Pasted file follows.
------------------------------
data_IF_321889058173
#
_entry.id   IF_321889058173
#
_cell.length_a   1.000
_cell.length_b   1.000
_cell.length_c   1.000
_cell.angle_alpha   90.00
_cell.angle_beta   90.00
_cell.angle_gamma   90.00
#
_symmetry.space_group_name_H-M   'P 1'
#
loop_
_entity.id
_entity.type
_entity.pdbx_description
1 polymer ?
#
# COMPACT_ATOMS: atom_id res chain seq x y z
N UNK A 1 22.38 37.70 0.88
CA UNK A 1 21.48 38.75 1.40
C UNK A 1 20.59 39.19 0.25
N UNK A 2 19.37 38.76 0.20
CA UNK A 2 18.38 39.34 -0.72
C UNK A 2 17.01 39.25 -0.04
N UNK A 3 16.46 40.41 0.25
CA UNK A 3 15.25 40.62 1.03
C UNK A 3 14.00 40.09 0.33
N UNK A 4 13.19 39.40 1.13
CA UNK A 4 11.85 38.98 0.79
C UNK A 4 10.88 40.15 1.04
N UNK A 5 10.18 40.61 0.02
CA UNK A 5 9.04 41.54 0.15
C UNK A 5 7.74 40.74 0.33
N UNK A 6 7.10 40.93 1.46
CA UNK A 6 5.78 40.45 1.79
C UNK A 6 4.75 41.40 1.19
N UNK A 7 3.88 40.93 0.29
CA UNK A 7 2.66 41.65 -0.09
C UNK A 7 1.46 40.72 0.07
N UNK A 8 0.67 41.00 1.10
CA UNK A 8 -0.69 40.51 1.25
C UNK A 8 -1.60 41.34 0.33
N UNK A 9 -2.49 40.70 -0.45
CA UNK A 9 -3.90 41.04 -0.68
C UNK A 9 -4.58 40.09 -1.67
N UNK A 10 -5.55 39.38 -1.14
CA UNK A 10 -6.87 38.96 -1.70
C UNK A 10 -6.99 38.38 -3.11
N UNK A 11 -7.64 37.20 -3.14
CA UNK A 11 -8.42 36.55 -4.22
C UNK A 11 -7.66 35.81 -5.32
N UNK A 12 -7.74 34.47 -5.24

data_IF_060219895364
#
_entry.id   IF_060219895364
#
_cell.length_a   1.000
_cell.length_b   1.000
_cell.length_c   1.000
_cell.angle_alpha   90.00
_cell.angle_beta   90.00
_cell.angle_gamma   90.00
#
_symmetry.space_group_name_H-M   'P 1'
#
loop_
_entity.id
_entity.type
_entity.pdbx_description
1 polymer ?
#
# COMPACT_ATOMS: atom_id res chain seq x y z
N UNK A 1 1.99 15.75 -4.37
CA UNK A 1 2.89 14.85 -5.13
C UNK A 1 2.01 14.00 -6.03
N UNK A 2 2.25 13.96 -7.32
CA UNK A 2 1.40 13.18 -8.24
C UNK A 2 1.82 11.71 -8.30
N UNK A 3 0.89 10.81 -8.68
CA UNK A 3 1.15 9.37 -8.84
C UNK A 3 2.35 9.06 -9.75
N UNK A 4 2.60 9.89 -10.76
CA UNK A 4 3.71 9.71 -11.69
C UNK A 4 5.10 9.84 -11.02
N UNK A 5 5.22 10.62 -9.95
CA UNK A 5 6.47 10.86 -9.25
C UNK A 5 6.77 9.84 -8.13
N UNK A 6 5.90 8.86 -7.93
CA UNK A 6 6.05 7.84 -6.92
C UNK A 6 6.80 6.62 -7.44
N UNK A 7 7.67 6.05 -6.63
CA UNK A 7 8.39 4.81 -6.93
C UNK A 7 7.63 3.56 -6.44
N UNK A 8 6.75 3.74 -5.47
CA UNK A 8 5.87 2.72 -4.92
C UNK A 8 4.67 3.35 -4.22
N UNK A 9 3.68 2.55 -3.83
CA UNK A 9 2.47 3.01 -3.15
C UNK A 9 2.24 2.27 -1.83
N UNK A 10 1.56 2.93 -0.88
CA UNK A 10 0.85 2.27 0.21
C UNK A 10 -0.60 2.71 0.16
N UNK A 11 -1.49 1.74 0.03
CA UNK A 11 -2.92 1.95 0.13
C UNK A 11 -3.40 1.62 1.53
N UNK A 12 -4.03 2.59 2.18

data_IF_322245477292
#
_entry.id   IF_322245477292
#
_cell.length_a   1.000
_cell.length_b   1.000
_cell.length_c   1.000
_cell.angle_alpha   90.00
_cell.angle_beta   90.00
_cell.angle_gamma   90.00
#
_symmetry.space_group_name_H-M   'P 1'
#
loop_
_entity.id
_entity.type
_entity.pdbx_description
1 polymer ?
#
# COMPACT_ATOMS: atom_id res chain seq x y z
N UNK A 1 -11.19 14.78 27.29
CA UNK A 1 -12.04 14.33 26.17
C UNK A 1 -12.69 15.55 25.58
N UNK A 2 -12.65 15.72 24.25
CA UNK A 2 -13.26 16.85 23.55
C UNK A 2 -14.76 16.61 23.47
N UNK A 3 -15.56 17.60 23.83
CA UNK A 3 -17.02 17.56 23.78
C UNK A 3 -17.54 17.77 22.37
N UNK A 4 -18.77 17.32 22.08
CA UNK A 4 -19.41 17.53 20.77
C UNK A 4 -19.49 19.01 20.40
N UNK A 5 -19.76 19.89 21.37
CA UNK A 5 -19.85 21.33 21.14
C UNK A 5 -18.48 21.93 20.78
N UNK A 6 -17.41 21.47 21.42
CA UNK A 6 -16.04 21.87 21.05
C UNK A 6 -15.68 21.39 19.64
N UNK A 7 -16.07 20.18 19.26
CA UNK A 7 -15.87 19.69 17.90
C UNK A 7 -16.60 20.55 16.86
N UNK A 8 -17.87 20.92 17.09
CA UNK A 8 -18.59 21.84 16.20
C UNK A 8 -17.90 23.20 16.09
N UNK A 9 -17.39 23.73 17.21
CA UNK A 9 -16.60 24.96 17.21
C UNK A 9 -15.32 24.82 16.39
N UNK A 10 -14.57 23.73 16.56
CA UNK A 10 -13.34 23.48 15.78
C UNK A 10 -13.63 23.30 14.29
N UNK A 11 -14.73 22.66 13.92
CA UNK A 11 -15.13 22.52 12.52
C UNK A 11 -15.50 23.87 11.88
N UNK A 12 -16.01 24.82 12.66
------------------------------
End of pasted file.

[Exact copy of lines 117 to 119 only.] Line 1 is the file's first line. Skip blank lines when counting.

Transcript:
_cell.angle_beta   90.00
_cell.angle_gamma   90.00
#